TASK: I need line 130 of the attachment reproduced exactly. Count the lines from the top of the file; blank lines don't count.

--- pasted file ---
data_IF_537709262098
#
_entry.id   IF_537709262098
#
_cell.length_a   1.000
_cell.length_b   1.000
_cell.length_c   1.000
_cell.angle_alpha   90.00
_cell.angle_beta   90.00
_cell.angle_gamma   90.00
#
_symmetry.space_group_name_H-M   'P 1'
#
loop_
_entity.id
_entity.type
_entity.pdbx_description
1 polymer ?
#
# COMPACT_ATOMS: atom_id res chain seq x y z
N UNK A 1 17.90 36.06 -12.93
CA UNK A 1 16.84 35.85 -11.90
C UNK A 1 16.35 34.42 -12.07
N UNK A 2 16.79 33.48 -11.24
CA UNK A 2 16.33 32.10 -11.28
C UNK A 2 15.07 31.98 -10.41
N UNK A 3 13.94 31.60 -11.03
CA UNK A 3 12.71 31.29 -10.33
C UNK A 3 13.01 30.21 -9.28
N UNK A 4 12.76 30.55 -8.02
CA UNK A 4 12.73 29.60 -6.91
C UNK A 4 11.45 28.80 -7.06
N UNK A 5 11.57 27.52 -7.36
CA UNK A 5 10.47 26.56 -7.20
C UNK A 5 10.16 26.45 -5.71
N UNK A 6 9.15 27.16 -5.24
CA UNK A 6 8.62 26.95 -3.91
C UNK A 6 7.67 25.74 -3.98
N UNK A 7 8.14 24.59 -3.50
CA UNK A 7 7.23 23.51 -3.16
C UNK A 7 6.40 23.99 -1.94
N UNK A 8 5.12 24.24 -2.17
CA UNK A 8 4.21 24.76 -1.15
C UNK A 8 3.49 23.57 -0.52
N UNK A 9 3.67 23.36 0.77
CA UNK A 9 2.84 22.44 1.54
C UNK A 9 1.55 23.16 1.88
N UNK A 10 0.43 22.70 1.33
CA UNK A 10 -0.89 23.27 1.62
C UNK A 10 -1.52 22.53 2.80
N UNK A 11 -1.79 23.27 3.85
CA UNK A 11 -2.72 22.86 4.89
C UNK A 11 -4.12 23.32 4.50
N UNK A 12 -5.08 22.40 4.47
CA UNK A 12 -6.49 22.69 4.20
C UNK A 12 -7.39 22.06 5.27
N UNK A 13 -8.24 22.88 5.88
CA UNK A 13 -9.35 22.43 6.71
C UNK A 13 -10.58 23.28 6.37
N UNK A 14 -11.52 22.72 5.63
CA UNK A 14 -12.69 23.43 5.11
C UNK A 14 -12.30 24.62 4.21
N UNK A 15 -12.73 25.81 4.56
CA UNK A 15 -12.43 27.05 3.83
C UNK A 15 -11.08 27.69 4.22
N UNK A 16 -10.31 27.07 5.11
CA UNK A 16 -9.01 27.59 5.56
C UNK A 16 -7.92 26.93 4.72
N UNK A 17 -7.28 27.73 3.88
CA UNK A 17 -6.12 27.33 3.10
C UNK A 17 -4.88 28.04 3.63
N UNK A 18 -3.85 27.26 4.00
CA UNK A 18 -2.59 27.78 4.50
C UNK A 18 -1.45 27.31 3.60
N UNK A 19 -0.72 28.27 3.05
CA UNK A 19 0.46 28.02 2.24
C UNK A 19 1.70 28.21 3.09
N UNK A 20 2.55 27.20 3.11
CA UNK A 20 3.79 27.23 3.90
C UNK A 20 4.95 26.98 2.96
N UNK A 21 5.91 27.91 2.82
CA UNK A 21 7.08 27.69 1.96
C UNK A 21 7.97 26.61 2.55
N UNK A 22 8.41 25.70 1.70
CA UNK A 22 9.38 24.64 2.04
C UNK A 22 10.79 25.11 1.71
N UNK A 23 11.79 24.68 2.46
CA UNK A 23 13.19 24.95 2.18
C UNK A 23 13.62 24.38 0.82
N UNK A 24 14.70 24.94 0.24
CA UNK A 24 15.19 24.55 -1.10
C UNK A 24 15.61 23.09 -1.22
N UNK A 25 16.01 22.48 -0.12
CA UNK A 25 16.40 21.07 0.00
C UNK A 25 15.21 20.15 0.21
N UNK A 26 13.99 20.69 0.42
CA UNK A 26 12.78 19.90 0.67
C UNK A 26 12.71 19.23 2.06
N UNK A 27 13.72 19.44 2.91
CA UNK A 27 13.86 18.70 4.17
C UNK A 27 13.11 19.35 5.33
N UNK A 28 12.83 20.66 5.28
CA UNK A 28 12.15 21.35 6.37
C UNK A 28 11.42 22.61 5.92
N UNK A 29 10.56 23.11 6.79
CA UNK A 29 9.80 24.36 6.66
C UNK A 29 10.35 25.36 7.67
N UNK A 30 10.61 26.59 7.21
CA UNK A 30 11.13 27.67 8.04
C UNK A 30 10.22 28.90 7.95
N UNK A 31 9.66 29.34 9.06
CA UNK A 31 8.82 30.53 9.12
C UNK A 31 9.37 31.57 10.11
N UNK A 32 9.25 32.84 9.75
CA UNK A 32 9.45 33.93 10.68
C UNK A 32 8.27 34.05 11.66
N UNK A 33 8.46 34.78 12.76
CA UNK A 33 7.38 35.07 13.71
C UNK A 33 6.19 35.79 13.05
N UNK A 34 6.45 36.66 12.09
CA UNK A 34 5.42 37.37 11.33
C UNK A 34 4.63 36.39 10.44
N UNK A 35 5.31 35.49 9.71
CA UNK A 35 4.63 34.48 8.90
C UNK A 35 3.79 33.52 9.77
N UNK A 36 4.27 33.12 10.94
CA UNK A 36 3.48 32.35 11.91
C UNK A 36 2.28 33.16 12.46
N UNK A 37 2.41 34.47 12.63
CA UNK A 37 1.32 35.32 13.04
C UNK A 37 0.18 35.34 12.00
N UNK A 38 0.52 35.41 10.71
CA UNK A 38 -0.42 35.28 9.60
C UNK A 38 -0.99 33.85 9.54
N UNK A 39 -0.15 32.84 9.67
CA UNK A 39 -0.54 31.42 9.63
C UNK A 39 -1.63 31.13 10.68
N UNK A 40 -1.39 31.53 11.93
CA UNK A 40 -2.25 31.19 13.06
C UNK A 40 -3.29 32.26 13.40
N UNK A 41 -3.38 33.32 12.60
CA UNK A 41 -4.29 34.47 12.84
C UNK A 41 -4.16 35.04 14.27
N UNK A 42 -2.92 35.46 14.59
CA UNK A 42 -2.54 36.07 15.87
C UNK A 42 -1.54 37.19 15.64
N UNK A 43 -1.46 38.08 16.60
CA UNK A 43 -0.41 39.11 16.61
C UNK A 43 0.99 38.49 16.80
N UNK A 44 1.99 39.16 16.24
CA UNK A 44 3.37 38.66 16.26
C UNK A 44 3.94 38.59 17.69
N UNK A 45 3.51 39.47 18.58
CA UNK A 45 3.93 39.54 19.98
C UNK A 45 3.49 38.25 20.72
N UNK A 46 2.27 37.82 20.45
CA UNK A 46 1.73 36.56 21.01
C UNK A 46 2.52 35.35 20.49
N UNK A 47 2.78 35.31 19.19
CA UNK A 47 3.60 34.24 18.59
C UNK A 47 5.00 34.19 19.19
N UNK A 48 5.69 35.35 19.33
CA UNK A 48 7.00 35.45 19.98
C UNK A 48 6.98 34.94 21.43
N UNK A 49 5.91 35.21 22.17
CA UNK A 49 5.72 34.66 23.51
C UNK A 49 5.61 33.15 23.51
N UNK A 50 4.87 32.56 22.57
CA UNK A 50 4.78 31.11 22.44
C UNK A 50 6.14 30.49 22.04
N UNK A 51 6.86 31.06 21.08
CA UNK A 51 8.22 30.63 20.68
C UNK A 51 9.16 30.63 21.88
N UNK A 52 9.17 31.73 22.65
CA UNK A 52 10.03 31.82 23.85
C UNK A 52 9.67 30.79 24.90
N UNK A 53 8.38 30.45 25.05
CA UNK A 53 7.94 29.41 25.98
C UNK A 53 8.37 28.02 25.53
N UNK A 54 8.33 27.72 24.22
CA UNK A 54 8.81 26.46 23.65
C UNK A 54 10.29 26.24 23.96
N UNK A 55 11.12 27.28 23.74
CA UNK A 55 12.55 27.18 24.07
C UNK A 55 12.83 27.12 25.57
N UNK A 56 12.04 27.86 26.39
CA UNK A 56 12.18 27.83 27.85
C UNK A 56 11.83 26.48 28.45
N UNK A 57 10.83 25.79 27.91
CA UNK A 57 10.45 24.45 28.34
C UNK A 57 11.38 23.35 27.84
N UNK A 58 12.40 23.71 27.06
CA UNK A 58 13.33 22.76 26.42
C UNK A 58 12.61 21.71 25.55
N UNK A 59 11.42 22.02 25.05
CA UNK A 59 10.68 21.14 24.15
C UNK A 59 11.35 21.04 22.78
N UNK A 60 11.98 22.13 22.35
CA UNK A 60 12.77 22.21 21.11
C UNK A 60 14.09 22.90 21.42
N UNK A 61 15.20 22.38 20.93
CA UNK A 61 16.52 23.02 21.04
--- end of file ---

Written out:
CA UNK A 37 1.32 35.32 13.04